May 20, 2012

Laws for a good life

Filed under: MiscellAnnia — Ann @ 10:09 am

The Eight Laws

As a young girl I was involved with both Camp Fire Girls (now the more inclusively named “Camp Fire”) and Job’s Daughters. Although neither was strictly a religious organization, both had strong overtones along those lines, which probably accounts for the deeply felt spiritual connection I hold to this day.

Lately, because of Facebook, I’ve been giving a lot of thought to my Camp Fire days. Someone created a Camp Seabow page — Camp Seabow was Camp Fire’s summer camp and my annual playground near Laytonville, California — and those of us who shared early memories of camping and Camp Fire in general have gathered there to post photos, remembrances, and updates. Recently, someone posted the eight “Laws of Camp Fire.” As a young girl I dutifully recited these (and even sang them, because a truncated version became our anthem) without giving them much deep thought. But this morning I took the time to examine each one:

Worship God – We’re free to interpret this one, and I hear it as a call to have some sort of spiritual practice, even if that means sitting on a beach contemplating the wonder of it all.

Seek Beauty – This law encourages us to “look for the good in all people, places, things and nature” — a wisdom I can’t argue with.

Give Service – This one reminds me of one of my favorite bumper stickers: “Get involved. The world is run by those who show up.”

Pursue Knowledge – The law in full reads: “Try new things. Experiment with a new skill. Learn more about something you already know.” Excellent, and I would add, “Pursue higher education,” because I believe in its power.

Be Trustworthy – It would be difficult to have a good life without abiding by this.

Hold onto Health – I had a major revelation about ten years ago: “Life is energy.” Put not-so-simply, without good, lively energy to see us through the day, life can be hellish. Maximize your chances by doing all the things They tell us to do and avoiding the enemies of vitality. You know the list.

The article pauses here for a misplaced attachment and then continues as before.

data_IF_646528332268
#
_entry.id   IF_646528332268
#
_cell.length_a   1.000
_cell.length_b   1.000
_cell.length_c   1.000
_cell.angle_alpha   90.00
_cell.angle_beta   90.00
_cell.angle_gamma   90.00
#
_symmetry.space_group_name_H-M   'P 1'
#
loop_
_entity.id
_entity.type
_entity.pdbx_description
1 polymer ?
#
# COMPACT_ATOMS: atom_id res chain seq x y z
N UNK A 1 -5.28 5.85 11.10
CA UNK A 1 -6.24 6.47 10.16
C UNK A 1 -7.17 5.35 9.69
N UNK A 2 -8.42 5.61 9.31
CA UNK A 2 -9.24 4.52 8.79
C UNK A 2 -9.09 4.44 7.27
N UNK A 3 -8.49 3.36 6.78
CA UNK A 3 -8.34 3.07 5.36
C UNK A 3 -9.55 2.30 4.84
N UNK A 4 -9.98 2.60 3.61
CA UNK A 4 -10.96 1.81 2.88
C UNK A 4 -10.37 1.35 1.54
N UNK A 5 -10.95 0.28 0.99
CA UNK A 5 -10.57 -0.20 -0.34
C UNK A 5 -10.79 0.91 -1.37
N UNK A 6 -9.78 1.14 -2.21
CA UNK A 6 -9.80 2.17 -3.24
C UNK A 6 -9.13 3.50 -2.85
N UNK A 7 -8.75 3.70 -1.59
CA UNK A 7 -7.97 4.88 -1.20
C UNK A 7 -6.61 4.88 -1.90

Glorify Work – This law reads “Do the best you can with everything you do. Be proud of your work. Finish what you start.” I would modify it somewhat with an encouragement to “prepare yourself for and then seek work you feel passionate about.” A hated job is a one-way path to misery and despair.

And, lastly:

Be Happy – A lot of people get confused about this one, wondering how they can be happy when there is so much to be miserable about. If you’re still unsure, with an open heart and a willingness to entertain a different point of view, Google “happiness quotes” and start reading. Here’s a good resource. Many wise and learned men and women have had much to say over the centuries about the wisdom of choosing happiness. Acknowledging that it can be a choice is the first step to achieving joy.

I learned quite a bit about quite a lot when I was a Camp Fire Girl: how to lay a fire, how to swim, how not to rush the process of toasting marshmallows (useful as metaphor), and how to work towards something I find meaningful: in those days, achievement patches. Along the way, and especially as I grew older, I wish I’d given more attention to the eight Laws. Anyone seeking a brief guide to a good life would find these a step in the right direction. Nicely done, Camp Fire.

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